Take advantage of the similarities between Dorian, Mixolydian, and Aeolian by comparing the Dorian arrangement to the Aeolian and Mixolydian lead sheets, playing on the same strings and just changing your levers or pedals.
- Sea shanties, Gregorian chants, troubadour ballads, folk songs, a folk dance, a slow air, sacred harp, and more.
- Explanation of what characterizes a Dorian piece, with special attention to how Dorian differs from natural minor.
- Tips for modifying and creating your own arrangements.
- The answer to the question, “Does Dorian start on D?”
- Instructions for determining if a piece is in Dorian.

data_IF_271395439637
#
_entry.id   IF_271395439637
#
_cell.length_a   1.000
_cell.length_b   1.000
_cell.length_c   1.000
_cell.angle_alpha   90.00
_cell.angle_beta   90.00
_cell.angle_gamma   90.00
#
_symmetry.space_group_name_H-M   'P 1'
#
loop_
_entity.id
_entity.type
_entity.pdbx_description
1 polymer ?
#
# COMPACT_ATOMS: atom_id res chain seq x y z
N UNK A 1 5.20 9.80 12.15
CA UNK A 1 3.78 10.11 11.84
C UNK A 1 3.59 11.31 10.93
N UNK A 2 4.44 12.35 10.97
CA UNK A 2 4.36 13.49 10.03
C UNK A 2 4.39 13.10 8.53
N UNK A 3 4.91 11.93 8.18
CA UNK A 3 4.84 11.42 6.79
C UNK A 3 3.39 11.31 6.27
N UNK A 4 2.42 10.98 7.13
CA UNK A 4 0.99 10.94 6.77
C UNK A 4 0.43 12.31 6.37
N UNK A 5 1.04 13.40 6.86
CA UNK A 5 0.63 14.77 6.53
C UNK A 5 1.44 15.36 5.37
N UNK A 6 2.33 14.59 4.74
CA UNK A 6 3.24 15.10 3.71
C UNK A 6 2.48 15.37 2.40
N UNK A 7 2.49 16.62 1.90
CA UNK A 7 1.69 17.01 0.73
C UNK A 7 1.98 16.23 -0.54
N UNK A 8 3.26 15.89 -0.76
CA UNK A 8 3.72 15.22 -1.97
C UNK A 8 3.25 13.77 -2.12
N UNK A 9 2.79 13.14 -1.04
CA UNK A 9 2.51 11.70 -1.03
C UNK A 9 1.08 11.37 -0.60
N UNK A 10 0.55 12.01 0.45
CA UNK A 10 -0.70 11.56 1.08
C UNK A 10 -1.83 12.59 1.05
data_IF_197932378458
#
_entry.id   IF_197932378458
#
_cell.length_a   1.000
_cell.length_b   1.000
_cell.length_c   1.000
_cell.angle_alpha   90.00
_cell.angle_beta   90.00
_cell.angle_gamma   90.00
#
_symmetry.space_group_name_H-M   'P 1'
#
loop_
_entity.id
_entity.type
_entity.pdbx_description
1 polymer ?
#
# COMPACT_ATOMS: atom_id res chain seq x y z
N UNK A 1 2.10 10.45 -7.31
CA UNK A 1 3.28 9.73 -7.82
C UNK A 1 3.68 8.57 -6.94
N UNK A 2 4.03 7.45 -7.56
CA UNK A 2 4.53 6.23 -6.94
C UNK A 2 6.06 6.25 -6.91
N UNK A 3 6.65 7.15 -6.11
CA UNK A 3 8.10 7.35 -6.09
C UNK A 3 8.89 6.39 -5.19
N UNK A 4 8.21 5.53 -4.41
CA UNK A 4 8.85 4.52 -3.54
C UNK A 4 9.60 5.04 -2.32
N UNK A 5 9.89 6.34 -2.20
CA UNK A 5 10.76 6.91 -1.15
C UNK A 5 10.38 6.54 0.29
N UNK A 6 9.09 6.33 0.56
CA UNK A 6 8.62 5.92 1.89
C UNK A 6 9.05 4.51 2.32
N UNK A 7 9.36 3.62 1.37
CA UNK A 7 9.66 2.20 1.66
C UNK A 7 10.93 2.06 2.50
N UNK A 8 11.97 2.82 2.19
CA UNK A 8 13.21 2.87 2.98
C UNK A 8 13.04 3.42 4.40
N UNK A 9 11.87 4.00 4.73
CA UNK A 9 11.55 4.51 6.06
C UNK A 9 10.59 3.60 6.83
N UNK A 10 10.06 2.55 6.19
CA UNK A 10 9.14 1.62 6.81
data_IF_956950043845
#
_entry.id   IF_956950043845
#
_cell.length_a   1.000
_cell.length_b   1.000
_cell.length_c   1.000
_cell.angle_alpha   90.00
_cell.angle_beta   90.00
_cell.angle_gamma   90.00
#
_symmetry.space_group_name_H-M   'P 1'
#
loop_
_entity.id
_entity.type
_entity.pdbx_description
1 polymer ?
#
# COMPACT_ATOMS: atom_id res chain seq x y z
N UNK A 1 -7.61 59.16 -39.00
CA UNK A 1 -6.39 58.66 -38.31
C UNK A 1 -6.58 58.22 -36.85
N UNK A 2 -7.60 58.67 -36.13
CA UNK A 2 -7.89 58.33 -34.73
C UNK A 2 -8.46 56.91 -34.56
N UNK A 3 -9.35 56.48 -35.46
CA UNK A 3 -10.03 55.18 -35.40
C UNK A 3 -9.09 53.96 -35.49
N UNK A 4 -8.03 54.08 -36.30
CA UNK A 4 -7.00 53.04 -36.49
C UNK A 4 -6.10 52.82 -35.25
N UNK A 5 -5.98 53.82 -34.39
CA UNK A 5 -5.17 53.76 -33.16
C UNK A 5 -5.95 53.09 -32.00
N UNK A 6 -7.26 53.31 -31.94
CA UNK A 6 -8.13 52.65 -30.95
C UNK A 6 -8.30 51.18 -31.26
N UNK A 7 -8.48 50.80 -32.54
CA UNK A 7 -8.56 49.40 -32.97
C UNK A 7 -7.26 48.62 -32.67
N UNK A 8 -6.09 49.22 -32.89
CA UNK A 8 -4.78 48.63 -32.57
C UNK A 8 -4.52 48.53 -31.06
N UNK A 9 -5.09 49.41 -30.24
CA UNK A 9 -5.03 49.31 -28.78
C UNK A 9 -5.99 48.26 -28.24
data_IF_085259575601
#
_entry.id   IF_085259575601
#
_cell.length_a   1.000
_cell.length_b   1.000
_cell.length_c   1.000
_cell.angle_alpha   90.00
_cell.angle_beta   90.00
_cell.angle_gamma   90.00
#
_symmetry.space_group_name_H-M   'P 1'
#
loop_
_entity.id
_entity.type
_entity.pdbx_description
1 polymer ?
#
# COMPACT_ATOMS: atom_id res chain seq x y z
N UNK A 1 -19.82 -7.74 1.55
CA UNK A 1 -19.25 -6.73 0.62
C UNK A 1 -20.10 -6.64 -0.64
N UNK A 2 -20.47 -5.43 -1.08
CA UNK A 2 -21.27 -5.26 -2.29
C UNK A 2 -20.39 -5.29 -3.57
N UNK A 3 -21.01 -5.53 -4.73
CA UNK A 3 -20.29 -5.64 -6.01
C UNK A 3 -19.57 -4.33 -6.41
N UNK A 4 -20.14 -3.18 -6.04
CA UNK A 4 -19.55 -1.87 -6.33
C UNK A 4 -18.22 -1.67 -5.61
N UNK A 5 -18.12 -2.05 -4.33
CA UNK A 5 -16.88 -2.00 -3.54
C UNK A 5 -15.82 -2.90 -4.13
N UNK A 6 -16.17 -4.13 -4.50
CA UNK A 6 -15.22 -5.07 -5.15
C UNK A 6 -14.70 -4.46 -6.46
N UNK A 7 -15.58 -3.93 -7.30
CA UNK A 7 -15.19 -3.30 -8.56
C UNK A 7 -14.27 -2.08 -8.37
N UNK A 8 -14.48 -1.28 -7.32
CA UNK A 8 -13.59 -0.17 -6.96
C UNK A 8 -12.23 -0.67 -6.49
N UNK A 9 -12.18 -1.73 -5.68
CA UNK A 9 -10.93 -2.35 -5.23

Enjoy the Dorian Mode contains practical information for all musicians and is written especially for harpers. Dorian arrangements have no sharps or flats (D Dorian). The Mixolydian lead sheets have one sharp (D Mixolydian). The Aeolian lead sheets have one flat (D Aeolian). In some cases, I have provided Ionian examples with two sharps (D Ionian).
The lowest note on the arrangements is the C below middle C. The highest note is three Es above middle C.